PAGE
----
REVEALED | The list of events that led to the Valke’s rugby players being hung out to dry
A confluence of factors led to the Valke’s rugby players being hung out to dry.
The professional arm of the union applied for voluntary liquidation after failing to meet their financial obligations to the players‚ staff‚ their creditors‚ as well as the South African Revenue Services (Sars).
The advent of the Covid-19 pandemic helped dry up an already limited revenue stream‚ while financial mismanagement is also reportedly a contributing factor in their demise.
The writing was on the wall once the pandemic put paid to their participation in the Malaysia based Global Rapid Rugby‚ while the Currie Cup First Division’s cancellation further stacked the odds against the embattled company.
An insider who is familiar with the developments that led to their provisional liquidation explained the company had a fraught relationship with Sars.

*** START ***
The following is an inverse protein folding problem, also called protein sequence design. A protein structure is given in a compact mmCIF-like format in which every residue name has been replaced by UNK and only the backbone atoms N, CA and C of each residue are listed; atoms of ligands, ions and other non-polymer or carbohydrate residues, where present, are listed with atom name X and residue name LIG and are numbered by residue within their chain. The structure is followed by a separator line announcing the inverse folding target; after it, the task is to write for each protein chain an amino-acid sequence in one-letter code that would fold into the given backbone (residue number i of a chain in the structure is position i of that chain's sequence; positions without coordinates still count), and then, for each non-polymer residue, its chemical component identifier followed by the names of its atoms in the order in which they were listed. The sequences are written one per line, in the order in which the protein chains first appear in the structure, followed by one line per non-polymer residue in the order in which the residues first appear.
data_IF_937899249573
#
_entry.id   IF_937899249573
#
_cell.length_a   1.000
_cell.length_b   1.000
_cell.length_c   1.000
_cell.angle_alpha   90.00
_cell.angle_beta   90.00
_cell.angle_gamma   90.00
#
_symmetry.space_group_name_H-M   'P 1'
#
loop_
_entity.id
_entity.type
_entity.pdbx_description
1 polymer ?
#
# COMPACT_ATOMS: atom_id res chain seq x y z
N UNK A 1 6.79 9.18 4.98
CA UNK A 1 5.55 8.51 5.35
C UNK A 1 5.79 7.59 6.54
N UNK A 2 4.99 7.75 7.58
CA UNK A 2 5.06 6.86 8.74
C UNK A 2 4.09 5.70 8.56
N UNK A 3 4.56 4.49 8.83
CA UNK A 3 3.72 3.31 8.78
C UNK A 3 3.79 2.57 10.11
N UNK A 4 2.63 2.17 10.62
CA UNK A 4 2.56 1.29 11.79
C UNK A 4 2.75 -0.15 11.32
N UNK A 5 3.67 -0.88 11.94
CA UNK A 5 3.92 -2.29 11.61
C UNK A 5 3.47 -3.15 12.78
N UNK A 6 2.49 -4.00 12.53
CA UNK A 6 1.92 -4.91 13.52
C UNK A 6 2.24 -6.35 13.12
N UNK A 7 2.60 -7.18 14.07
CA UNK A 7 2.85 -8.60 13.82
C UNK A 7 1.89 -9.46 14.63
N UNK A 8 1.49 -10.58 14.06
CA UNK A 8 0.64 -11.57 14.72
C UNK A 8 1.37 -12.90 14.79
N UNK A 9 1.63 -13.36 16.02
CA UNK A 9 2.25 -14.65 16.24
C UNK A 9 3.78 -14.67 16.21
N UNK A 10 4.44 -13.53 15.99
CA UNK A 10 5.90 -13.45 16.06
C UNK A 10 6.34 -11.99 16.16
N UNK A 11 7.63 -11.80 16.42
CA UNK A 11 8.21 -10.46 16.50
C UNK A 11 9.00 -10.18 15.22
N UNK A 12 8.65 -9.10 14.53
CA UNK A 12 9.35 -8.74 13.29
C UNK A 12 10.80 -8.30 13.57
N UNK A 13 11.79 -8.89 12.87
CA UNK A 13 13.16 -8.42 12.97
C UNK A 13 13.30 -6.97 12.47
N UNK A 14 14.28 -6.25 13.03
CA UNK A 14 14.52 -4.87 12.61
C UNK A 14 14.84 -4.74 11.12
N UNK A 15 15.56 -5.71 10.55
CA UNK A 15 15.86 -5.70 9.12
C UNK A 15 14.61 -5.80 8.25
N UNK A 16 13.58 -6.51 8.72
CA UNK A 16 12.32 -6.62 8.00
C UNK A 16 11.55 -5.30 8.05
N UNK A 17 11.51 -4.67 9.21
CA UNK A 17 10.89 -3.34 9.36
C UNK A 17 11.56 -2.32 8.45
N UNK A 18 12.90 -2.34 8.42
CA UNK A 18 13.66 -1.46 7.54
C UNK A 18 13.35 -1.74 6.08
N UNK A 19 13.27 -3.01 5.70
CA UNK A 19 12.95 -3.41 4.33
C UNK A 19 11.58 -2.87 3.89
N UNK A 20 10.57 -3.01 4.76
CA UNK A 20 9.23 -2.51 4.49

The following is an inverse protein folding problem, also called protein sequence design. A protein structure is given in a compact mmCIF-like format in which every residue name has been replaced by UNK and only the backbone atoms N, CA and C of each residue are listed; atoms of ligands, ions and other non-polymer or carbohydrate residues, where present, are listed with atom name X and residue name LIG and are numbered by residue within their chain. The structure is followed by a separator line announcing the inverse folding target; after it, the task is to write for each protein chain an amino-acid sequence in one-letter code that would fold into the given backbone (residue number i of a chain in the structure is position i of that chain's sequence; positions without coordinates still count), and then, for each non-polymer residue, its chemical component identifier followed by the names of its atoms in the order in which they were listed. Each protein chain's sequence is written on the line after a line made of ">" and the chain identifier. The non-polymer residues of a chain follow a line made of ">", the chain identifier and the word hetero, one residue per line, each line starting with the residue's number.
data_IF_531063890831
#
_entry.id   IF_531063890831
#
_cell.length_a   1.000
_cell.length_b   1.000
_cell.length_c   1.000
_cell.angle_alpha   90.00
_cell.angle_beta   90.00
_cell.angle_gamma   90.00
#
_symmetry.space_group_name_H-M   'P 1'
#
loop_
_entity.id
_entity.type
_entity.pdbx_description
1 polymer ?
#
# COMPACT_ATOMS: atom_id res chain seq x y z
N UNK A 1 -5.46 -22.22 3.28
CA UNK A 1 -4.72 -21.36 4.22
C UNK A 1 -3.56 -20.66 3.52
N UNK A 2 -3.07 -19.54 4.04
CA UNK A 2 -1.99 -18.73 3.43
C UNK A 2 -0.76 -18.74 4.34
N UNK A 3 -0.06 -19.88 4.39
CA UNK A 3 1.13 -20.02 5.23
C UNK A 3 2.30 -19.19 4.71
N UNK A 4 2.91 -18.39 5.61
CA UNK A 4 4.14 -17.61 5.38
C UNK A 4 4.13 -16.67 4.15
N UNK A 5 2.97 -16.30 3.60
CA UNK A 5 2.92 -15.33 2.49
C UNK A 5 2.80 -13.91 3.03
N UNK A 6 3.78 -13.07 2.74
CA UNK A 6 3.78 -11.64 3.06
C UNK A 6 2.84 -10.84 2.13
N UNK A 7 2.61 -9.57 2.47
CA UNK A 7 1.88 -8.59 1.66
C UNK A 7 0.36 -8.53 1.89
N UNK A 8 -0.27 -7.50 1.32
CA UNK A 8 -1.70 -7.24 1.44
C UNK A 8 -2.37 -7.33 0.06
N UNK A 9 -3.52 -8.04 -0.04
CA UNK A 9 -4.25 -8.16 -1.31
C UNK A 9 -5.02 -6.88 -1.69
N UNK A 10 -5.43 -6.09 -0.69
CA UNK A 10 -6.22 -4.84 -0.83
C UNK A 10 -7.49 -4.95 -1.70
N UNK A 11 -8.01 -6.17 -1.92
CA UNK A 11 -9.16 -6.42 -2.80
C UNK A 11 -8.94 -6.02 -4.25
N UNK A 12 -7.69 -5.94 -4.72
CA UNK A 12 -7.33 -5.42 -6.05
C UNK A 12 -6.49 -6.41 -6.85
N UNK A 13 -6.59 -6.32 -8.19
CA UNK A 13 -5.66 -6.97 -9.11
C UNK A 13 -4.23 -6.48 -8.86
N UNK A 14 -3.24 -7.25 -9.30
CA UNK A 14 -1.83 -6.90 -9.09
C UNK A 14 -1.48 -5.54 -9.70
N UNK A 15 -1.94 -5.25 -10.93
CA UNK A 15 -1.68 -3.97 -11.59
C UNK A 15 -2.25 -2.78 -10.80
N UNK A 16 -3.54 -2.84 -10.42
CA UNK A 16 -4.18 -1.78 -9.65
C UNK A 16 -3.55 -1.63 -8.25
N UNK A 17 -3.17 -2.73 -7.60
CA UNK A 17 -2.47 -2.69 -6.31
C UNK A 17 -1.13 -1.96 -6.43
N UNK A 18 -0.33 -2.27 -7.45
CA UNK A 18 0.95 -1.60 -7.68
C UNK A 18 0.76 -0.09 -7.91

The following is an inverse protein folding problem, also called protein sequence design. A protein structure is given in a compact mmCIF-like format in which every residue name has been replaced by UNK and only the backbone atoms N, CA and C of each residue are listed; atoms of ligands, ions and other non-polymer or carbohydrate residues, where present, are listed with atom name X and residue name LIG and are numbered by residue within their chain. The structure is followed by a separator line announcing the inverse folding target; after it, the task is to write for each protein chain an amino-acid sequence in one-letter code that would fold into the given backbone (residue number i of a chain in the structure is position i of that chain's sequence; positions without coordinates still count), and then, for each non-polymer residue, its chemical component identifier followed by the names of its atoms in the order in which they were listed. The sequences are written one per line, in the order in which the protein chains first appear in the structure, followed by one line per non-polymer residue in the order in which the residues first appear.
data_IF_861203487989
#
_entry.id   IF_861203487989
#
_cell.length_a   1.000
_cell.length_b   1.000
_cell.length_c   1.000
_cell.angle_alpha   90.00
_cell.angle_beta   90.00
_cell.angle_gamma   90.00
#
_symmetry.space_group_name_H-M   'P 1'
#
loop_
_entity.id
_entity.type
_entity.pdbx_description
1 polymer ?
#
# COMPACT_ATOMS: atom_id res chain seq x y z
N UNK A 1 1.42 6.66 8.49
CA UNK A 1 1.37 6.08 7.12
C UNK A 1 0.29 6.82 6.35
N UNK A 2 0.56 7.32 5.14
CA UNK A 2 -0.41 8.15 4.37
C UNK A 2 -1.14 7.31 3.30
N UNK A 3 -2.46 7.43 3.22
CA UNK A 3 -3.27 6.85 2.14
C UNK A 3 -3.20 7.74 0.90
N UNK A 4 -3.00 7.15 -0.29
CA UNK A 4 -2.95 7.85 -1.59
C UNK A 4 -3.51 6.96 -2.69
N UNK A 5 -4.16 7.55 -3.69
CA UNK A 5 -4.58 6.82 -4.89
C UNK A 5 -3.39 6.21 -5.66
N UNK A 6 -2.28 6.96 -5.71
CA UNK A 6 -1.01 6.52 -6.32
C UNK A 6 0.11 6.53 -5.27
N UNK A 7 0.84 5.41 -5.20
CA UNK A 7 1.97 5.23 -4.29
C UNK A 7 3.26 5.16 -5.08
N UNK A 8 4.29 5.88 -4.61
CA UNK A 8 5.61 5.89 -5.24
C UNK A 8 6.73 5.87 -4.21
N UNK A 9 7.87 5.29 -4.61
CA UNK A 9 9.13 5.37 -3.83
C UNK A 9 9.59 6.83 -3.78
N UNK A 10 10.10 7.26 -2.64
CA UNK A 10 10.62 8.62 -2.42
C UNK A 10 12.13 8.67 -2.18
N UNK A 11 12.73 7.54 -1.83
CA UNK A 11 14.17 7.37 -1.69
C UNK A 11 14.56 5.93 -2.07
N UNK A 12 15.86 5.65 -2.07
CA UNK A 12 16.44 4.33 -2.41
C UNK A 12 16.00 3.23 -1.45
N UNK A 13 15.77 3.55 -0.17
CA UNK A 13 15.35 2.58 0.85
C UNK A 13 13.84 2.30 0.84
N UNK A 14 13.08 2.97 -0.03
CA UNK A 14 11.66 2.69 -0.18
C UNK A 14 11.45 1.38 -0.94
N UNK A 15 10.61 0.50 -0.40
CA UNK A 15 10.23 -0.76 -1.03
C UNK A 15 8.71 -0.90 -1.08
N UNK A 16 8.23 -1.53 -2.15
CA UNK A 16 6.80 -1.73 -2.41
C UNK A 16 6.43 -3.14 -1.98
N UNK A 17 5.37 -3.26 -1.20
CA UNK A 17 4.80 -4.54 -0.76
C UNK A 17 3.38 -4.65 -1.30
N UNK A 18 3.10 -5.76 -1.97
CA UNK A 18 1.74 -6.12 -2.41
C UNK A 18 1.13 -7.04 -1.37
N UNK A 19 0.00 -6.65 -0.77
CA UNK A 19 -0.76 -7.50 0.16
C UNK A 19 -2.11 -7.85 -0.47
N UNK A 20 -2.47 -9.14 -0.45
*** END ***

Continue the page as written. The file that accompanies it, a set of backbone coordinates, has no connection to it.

“They had an existing cash flow problem. If you are not servicing that debt as regularly as you should with Sars‚ you are starting to skate on thin ice‚” said the source.
Their non participation in the Malaysia tournament exacerbated matters.
“If they were able to play Global Rapid Rugby they would have been able to plug a few gaps.
"That didn’t come off and now they are in trouble. The Global Rapid Rugby issue broke the camel’s back. The contract was for R10m but they only got R3m‚ so with a shortfall of R7m they were in trouble.”
Having filed for provisional liquidation means the matter is far from settled.
“When it comes to paying who is owed Sars is right in front‚” said the insider.
“Usually the employees are next in line to be paid. All the stakeholders have to be informed that the company has applied for liquidation. In that they have to disclose a lot of information.”
As for the players‚ some have already taken flight.
“Some players have moved on after requesting to be released from their contracts and they are left with around 25 players.
"At the end of August more players come off that list and the remainder at the end of September. The have fixed term contracts.
“In that sense the liability to the players is less than that of the staff who number 12. That includes the finance people‚ the coach‚ the physio‚ the team manager and so on.
“The harsh reality is the players and the employees are in a very difficult position.”